Tuesday, August 29, 2006

Dealing with invaders

I have discovered that in the garden, as well as in life, where there is something beautiful or useful, there will be enemies who want to tear it down. I haven't noticed too many animals eating the weeds if there is anything more tasty around. And in both life and the garden I have to deal with the invaders.

In the picture you will see some yellow flowers, calendula (or pot marigold). The deer love them and eat the blossoms whenever they are hungry and the flowers are blooming. They seem to have no interest in the leaves. The plant in the foreground with the small purple flowers is hyssop. Around the plants you will see wire mesh that's supposed to go in the yet unbuilt raised beds, at the bottom, to keep gophers out. I'm using them here to keep the deer from stomping on my newly planted seeds and seedlings, on their way to munch the flowers.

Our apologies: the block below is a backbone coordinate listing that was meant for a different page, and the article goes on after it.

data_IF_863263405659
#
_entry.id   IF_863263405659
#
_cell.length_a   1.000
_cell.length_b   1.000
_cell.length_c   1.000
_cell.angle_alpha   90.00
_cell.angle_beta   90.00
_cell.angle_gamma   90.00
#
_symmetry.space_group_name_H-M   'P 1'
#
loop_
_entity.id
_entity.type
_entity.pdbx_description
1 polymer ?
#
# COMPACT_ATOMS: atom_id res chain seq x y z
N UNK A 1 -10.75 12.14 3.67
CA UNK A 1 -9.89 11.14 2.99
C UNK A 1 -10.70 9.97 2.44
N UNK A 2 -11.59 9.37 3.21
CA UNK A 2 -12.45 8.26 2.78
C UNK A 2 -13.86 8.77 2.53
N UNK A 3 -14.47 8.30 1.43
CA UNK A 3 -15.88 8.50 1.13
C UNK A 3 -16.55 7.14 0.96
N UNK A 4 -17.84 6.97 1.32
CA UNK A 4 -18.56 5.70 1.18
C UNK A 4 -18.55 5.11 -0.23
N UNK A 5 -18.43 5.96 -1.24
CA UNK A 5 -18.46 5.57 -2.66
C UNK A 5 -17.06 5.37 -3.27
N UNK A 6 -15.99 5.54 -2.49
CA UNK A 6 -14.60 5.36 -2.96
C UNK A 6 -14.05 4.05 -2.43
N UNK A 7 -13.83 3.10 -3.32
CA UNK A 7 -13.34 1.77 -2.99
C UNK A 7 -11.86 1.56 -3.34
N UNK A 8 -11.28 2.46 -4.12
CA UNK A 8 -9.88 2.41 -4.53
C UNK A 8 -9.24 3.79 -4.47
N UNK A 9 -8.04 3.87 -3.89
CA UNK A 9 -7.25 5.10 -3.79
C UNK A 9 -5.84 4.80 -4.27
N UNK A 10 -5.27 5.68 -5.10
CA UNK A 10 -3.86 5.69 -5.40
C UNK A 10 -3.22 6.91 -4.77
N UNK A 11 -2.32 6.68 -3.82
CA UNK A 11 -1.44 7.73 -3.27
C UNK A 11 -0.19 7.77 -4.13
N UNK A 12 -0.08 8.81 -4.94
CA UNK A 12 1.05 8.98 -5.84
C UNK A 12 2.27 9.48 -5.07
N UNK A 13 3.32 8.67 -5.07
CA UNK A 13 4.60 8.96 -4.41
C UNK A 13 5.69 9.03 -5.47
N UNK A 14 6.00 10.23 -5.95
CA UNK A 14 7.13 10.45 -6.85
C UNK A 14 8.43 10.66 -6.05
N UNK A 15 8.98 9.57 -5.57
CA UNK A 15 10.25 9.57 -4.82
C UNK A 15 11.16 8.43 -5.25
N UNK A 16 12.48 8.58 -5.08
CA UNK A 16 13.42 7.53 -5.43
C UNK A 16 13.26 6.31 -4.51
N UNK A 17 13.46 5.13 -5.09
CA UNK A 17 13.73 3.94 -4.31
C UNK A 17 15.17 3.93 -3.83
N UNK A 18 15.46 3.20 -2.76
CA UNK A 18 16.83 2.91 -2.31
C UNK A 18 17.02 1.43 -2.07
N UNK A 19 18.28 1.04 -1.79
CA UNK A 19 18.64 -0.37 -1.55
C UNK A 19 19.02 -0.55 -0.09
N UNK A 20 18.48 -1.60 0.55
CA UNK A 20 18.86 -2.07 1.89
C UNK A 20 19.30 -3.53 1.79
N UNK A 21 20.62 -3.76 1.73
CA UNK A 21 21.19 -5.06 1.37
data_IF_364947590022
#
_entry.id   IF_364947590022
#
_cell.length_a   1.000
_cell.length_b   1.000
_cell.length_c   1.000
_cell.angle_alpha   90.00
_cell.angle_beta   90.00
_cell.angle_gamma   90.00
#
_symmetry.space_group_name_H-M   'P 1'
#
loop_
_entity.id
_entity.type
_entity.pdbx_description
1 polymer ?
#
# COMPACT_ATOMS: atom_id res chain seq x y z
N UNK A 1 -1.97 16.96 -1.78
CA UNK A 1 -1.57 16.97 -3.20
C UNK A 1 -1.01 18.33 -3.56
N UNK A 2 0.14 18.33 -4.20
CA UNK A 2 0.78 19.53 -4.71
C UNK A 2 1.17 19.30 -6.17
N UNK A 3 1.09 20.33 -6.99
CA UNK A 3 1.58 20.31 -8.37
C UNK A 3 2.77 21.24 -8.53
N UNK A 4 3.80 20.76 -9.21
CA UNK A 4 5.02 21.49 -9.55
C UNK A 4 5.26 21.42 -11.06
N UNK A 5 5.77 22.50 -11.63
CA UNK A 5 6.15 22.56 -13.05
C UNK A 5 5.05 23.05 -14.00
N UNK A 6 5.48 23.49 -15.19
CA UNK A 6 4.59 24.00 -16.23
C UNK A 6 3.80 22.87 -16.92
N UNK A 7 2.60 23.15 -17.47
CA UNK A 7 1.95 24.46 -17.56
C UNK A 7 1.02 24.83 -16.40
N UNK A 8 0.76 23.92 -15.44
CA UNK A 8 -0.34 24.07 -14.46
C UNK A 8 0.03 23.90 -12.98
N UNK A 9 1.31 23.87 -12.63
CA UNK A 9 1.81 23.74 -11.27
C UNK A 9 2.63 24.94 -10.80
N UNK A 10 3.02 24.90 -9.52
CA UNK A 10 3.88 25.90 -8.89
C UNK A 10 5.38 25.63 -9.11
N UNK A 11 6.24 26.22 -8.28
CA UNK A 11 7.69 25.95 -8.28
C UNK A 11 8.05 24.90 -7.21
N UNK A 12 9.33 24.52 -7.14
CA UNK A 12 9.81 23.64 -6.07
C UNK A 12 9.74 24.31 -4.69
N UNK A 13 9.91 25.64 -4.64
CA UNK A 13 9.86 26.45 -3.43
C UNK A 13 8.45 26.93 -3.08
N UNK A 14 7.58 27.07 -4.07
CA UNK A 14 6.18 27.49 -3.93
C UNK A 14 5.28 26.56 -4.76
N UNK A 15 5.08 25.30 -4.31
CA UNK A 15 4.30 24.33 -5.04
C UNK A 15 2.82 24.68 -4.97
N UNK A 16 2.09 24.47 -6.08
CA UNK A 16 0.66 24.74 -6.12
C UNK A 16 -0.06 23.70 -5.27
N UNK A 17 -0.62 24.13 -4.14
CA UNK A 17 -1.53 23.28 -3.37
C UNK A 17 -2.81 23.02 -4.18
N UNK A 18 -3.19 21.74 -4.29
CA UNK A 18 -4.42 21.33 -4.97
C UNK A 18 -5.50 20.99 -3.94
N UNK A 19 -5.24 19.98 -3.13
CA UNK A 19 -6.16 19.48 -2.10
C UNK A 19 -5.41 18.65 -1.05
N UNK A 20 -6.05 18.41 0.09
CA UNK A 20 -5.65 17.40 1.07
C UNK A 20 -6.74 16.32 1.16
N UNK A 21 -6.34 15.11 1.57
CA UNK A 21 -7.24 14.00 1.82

To solve the hornworm problem on my tomatoes, I finally got some BT and sprayed the plants at dusk. And none too soon. Tonight I saw signs that yet another plant was infested, but I couldn't find the worms. So I hope I got enough BT on the leaves. I guess I'll have to spray every couple of days to keep them away. Tomorrow is busy with things outside the home, so I'll barely just have time to water. I wish more of the tomatoes would get ripe. So far I've only been able to pick from three out of six varieties. The heirlooms are getting huge, but not red. And I believe they are supposed to get red.

Monday, August 28, 2006

Invaders in the Tomatoes